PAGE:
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Racism or Economic Anxiety: Which Trumps the Other?

“We have tremendous African-American support,” he says sporting a camouflage cap with bright orange “Make America Great Again” stitching, “The reason is because I’m going to bring jobs back to our country.” With a hand waving relentlessly and an American flag pinned to his lapel, Donald Trump made these remarks at a rally in California.

Trump does not have tremendous African-American support. In fact, some would say his rise was predicated on blatant racism, whereas others might argue economic anxiety among working class whites drove this victory. It is unfair to place blame entirely on either one–racial resentment and economic anxiety have become inseparable in the ardent Trump supporter ideology.

Fundamental to both of these issues is a lack of voice and political agency among longtime Trump supporters who feel ignored by the establishment. This “tough,” “outsider” juggernaut has given formerly impotent voters a vocal leader. This is not the reluctant Republican Trump voter. This is the loud supporter from the primaries who averaged the lowest education level among Republican voters, yet not necessarily the lowest income status. In fact, Clinton won the popular vote among working-class Americans, and Cruz was favored by the lowest income Republican primary voters. The idea that his nomination was swayed by the white working-class voter is a myth.

During the primaries, the most common determinant of Republican support for Trump were voters who “somewhat” or “strongly agree” that “people like me don’t have any say about what the government does.” This belief was more telling than gender, age, race, employment status, educational level, income, or attitudes toward various minorities.

Arlie Hochschild’s ethnographic study of Tea Party supporters in Louisiana reveals a collective narrative in which her subjects feel as though they are stuck in a metaphorical line for the American dream, but “a black man whose middle name is Hussein” keeps allowing minorities, immigrants, women, and gays to skip them in line. She argues that Trump appealed to the envy, anxiety, and anger of these white voters who feel marginalized by those who automatically deem them “bigots” or “ignorant rednecks.” This narrative is not the anthem of all Trump voters, yet it hints at the resentments that influenced his victory. Not acknowledging their concerns because we assume they are innately ignorant or prejudiced exhilarated a populist campaign.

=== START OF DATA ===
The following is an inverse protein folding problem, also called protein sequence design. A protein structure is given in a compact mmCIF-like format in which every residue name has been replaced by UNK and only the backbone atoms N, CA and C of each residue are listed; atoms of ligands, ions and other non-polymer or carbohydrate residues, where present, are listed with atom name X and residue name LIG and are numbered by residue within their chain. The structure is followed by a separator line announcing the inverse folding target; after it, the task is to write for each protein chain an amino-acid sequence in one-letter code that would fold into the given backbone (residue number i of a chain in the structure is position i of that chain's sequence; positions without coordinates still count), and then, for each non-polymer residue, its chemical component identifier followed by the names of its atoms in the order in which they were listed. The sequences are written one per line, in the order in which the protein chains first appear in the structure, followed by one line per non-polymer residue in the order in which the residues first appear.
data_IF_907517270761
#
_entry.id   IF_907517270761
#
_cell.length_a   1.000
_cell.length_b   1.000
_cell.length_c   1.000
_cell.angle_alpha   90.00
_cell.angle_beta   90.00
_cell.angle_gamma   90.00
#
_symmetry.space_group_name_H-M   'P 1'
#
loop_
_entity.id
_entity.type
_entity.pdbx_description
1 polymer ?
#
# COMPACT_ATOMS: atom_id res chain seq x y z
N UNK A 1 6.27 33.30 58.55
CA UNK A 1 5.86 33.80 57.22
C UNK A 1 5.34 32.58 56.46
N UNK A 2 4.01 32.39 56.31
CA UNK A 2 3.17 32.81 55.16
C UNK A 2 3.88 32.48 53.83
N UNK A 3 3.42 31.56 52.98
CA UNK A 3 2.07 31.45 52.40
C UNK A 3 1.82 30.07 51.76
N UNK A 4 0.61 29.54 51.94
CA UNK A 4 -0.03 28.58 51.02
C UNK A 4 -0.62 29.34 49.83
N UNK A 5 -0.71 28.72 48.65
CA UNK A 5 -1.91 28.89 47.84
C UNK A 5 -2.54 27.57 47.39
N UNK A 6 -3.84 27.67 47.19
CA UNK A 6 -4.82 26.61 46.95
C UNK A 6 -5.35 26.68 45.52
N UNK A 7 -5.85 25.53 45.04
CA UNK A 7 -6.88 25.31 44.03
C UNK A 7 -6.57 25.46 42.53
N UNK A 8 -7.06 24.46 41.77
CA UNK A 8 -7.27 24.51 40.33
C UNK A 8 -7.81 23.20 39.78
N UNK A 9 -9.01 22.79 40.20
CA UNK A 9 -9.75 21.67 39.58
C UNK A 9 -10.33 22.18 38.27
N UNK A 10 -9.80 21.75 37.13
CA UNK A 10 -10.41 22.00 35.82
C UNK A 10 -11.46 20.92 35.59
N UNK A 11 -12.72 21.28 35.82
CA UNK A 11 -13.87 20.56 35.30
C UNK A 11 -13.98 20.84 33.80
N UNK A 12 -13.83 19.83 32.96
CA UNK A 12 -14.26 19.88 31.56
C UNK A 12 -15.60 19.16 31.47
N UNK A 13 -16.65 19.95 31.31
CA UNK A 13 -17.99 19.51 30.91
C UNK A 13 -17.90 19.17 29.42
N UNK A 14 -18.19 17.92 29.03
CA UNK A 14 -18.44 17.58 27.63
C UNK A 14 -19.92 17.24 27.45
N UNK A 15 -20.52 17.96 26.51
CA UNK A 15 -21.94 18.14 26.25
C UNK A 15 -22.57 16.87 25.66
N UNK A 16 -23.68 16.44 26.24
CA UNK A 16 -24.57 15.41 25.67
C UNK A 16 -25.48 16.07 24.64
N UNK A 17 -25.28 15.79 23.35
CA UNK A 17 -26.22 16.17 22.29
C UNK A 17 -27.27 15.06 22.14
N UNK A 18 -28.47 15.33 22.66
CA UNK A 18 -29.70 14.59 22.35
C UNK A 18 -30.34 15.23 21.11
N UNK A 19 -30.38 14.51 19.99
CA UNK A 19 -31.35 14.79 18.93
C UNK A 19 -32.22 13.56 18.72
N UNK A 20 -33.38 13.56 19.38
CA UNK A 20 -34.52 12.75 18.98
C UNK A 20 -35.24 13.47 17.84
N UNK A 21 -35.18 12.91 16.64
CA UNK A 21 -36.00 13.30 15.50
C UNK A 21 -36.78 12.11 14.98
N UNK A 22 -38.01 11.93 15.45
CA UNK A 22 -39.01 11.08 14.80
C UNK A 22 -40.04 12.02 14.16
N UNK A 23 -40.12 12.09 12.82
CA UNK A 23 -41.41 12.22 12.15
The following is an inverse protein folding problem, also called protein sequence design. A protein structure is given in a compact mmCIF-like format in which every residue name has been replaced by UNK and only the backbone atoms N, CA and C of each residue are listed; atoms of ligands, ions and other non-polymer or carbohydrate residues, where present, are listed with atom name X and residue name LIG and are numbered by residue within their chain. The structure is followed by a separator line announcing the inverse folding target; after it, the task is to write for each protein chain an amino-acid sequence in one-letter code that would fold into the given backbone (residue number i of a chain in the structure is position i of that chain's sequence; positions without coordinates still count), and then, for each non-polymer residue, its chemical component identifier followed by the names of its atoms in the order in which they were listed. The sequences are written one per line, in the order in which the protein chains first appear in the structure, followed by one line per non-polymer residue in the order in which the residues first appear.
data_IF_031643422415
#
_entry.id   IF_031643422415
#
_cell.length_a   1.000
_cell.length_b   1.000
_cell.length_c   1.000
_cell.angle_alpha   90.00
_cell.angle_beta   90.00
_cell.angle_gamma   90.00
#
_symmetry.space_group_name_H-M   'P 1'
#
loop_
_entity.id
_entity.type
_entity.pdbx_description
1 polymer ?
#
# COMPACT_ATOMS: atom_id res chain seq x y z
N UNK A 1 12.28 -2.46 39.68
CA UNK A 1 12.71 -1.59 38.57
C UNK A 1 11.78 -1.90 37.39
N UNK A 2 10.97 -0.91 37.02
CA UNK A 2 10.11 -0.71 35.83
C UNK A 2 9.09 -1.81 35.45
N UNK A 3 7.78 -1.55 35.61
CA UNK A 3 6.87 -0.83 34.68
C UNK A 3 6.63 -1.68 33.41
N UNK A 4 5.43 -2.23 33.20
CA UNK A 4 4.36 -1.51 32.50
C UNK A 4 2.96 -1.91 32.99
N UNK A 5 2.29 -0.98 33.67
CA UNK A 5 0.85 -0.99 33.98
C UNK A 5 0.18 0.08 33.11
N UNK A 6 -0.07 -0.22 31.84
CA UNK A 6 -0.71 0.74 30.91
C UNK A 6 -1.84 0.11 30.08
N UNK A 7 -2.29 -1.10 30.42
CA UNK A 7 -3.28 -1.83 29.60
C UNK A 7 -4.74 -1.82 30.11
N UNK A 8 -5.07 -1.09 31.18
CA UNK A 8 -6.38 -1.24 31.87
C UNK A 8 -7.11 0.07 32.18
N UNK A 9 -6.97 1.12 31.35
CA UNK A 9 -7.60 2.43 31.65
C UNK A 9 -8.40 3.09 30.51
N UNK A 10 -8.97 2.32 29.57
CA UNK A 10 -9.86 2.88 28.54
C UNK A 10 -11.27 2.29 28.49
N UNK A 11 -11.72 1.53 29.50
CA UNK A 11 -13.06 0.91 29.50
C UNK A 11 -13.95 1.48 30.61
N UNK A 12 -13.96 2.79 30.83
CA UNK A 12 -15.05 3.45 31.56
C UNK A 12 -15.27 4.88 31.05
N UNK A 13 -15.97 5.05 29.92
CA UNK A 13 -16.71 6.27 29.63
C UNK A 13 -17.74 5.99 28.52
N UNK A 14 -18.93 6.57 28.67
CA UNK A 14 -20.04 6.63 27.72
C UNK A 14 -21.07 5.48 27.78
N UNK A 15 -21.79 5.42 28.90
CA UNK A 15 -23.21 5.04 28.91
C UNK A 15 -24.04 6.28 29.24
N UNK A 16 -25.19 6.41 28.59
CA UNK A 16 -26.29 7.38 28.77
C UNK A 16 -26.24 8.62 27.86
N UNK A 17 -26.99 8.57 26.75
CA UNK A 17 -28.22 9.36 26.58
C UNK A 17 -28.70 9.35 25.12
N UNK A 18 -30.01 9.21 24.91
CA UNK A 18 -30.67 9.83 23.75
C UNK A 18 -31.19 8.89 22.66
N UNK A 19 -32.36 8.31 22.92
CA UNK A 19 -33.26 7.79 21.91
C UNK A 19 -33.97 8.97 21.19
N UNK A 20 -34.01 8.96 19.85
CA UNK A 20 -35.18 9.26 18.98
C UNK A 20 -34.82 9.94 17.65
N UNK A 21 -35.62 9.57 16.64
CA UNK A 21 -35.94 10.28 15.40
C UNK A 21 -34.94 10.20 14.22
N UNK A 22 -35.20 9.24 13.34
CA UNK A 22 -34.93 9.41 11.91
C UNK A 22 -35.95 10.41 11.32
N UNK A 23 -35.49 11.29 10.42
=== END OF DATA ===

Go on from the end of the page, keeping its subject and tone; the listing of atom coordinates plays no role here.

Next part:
In a similar vein, John White argues Trump used Latino immigrants, Muslim Americans, and the ineffective political establishment as scapegoats who are responsible for any national discontent. Trump effectively capitalizes on any feelings of powerlessness by blaming them on “illegal aliens,” “radical islamic terrorists,” and the swamp he has to drain. His populist appeal relies on the assertion that only he–the outsider–is capable of making significant changes. Therefore, even though Trump voters are not the poorest demographics; they feel threatened by “limited resources” that poor people of color can take advantage of through welfare and affirmative action. They are tired of being unheard. It’s their time to get ahead.

In a sense, Nixon’s southern strategy was recreated in this election. Trump framed Clinton as a weak candidate who wanted completely unsafe open borders for Syrian refugees and Latino immigrants, and she was touted as unable to assert “law and order” against criminal minorities. Discourses surrounding racial tensions have reached record highs in the past five years, and this election mirrored the white backlash that occurred with the election of Nixon after the Civil Rights Era.

While it is important to have nuanced, empathetic perspectives on our fellow citizens, it is also important to fight against movements that foster outright bigoted ideologies. Not all Trump voters are bigots, but this campaign has already emboldened unacceptable violence against Muslim Americans, a Black Lives Matter activist, and a homeless Latino man.

Whether or not Donald Trump is actually a racist or a white nationalist is irrelevant. At the end of the day, he merely exploited the resentment that was already deeply rooted in many Americans. The normalization of white nationalism is incredibly problematic, but who is really to blame? Perhaps, we should blame Washington for failing to listen to constituents and to one another in actual attempts at improving the lives of Americans through social and economic security efforts. Trump’s most ardent supports truly believed he would put his voters on top–economically, culturally, and internationally. In their perspective, only some can attain the American Dream, and they want to be first in line.

Callie • December 13, 2016

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